In recent years, we have seen a rise in the number of immersive applications, enabling people to participate in a virtual world, yet providing realistic experience to the participants.
Virtual Reality (VR) and Augmented Reality (AR) are exciting technologies, and, according to Digi-Capital, the combined value of both AR/VR will hit an astonishing US$150 billion by 2020. This article hopes to give an overview of what VR and AR are all about and how we can use these technologies not only to enhance our social lives but enhance and promote education, especially in engineering in Namibia. Virtual Reality can be defined as the use of computer-generated simulation, usually based on 3D graphics to create an artificial environment. Unlike traditional user interfaces, VR allows users to see and experience everything about a particular place without going there. For example, one can explore and experience Paris or Rome from the comfort of their home without having to be there physically. This immersive nature of VR has the potential to change industries. Augmented Reality, on the other side, refers to the integration of digital information (in most cases) images onto real world surroundings with the aim to give the user a sense of the reality or virtual reality. Unlike virtual reality, which creates a totally simulated environment, augmented reality uses the existing environment and overlays new information on top of it.
There are technical differences between AR and VR, in that VR is closed and fully immersive, while AR is open and partly immersive, you can see through and around it. VR puts users inside virtual worlds, immersing them, while AR puts virtual things into users’ real worlds, enhancing them. The recent technological advancements have made these technologies more accessible and available, via the smartphone. Presenting an endless number of applications that can developed for entertainment, social life and even to enhance learning. VR and AR technologies have the potential to become the next big thing in computing, promising to disrupt many industries and give consumers more value. It is exciting to see all major technological multi-nationals such as Facebook, Google, Samsung and Microsoft all developing their own VR and AR handset devices. Testimony to this growing global interest in VR is the US$2 billion acquisition of Oculus by Facebook. Oculus is a virtual reality handset that completely immerses you inside virtual worlds. With the Oculus rift, Facebook hopes to take virtual reality to the social media. The potential of VR and AR does not only end with entertainment, but it is believed by many researchers that VR and AR can have a tremendous impact on education because of its ability to take students/learners to places that are otherwise inaccessible, such as the surface of Mars, the inside of an operating reactor, or between the plates of a capacitor.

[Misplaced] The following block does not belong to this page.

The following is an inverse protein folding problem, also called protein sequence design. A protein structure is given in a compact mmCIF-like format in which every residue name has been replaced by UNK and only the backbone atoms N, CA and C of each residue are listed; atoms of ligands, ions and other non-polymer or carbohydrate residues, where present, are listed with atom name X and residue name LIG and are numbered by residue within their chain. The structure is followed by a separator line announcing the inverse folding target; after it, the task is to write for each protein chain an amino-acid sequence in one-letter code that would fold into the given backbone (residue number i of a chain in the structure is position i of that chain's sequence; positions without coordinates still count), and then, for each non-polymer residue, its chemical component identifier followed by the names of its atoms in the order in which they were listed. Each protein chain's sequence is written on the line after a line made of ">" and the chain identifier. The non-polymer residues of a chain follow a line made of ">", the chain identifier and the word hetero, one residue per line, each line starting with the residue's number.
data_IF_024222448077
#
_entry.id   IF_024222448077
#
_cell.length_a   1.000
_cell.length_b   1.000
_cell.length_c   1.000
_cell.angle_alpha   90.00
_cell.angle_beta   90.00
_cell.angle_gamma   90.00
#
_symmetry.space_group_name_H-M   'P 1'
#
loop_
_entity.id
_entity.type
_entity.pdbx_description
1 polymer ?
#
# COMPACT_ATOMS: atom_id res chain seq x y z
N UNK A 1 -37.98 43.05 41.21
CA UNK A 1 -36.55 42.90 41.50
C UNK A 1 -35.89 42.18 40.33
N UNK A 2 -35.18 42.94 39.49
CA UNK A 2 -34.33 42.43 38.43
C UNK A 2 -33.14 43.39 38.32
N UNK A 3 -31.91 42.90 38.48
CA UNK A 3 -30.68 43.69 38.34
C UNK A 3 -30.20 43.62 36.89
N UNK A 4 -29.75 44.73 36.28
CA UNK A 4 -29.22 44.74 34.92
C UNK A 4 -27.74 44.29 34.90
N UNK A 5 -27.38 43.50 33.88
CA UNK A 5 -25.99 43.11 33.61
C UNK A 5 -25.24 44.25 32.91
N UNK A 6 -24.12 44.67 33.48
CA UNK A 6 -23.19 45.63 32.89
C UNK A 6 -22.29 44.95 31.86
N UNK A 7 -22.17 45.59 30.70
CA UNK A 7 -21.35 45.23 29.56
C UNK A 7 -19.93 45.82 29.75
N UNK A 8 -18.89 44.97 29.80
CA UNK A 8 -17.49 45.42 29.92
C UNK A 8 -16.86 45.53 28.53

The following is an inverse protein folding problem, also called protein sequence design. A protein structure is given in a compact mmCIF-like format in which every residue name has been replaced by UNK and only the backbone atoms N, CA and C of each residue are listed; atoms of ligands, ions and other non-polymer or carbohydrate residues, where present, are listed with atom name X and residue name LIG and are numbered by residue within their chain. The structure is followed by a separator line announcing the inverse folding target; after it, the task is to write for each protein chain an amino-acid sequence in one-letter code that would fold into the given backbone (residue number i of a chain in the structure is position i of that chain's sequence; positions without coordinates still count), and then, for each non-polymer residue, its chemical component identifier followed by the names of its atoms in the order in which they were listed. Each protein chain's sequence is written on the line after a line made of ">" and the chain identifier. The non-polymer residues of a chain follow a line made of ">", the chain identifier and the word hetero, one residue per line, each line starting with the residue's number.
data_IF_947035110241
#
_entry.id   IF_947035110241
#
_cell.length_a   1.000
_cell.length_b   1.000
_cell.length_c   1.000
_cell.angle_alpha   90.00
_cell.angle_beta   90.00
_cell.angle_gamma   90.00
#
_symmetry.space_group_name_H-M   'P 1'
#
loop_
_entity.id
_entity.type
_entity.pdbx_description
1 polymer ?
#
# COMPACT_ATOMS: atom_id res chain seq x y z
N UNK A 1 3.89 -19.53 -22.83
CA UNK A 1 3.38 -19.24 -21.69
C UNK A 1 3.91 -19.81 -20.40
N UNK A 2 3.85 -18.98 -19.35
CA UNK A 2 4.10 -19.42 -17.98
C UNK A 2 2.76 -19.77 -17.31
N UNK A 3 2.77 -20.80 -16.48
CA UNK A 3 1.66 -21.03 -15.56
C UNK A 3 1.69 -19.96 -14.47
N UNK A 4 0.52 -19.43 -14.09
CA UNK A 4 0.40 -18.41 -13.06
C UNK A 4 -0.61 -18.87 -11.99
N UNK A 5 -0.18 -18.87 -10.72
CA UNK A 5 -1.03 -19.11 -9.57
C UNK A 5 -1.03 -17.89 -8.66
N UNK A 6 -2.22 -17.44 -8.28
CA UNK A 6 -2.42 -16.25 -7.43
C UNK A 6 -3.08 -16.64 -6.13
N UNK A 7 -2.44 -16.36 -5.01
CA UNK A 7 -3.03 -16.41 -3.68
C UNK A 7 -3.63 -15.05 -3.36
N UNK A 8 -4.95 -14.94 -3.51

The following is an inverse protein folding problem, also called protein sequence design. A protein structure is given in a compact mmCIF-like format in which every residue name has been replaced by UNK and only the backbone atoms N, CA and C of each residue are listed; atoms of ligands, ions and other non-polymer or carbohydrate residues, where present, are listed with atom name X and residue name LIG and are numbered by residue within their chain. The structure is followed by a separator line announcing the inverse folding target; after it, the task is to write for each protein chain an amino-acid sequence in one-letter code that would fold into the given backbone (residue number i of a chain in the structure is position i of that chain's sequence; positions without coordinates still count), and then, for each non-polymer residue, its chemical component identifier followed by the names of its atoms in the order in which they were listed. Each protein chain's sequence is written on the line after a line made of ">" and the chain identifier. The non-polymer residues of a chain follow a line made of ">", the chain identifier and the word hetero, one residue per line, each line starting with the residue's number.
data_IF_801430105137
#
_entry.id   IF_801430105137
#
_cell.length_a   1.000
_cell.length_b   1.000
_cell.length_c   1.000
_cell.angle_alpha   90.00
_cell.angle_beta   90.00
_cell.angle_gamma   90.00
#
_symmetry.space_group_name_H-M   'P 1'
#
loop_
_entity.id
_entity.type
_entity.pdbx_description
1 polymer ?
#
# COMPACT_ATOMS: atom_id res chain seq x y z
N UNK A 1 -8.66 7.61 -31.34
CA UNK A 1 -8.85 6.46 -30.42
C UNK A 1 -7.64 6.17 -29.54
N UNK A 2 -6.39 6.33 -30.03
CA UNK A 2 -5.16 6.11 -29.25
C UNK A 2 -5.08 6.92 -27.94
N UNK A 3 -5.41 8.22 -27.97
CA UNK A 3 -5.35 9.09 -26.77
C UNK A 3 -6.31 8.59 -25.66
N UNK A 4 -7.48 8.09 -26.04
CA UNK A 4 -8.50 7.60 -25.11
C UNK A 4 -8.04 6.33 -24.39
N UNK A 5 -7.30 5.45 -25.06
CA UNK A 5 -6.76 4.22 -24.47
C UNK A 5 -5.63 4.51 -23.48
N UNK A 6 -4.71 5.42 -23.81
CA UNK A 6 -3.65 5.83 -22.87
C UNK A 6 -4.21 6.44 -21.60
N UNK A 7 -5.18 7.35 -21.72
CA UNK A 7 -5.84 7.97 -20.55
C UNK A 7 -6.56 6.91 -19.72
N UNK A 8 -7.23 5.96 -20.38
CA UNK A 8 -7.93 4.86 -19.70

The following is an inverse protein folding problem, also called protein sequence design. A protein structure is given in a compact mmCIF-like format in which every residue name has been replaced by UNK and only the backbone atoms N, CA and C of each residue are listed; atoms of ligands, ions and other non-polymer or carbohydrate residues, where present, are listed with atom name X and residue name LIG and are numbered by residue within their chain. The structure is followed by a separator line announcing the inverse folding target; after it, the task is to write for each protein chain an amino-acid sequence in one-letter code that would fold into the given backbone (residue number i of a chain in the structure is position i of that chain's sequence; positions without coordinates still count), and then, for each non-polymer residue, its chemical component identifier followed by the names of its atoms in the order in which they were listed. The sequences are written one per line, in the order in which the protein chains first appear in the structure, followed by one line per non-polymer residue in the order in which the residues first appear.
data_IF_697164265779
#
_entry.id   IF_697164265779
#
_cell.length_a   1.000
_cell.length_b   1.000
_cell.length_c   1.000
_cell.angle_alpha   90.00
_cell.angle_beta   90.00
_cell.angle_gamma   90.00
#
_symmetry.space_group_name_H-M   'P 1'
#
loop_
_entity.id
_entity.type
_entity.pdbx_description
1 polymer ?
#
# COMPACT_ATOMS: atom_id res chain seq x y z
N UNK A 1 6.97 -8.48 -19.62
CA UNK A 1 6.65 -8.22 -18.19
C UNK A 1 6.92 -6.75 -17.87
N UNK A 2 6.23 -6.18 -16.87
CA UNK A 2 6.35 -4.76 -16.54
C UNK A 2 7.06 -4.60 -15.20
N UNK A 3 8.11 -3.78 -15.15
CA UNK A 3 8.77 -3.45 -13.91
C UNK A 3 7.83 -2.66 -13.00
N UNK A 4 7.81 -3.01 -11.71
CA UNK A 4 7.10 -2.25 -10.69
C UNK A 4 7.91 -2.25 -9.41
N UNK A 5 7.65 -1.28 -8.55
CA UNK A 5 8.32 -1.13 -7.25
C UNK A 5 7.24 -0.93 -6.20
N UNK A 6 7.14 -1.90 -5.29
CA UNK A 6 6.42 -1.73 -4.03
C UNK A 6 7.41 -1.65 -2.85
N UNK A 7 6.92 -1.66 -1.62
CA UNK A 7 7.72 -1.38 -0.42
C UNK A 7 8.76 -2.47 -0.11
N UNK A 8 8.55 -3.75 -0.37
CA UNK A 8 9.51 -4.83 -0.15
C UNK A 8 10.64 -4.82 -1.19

Another strong benefit is that VR has the potential to reach students who have alternate methods of learning, particularly those who are visual, active, and universal learners. Despite the successes of VR and AR, these technologies are not perfect; they still face many issues, ranging from bad ergonomics to incompatibility issues. However, most of these issues are being fixed and more is being done to ensure that VR provides more natural ways to enable users to interact within virtual environments. Other issues facing these technologies are more soft issues, relating to human behaviour. Nevertheless, strong evidence suggests that AR and VR can play a crucial role to improve learning, especially in teaching engineering and sciences in Namibia. However, in order for Namibia, as a country, to harness value from VR and AR, it is important for researchers to comprehensively study and investigate how these technologies can be applied to create new applications that encourage as well as enhance learning in areas such as Mathematics. In pursuit of these kinds of solutions, I am currently investigating how we can apply virtual reality to develop an application that can be used to provide basic computer science education for all. Finally, it is important for private sector with their financial muscles to get more involved, fund research and development of solutions that can improve the livelihood of our people.
*Lameck Mbangula Amugongo is country Ambassador of 1 Billion Africa in Namibia. He holds B.IT: Software Engineering, B.Hons: Software Development (Cum Laude) and currently pursuing MSc. Computer Science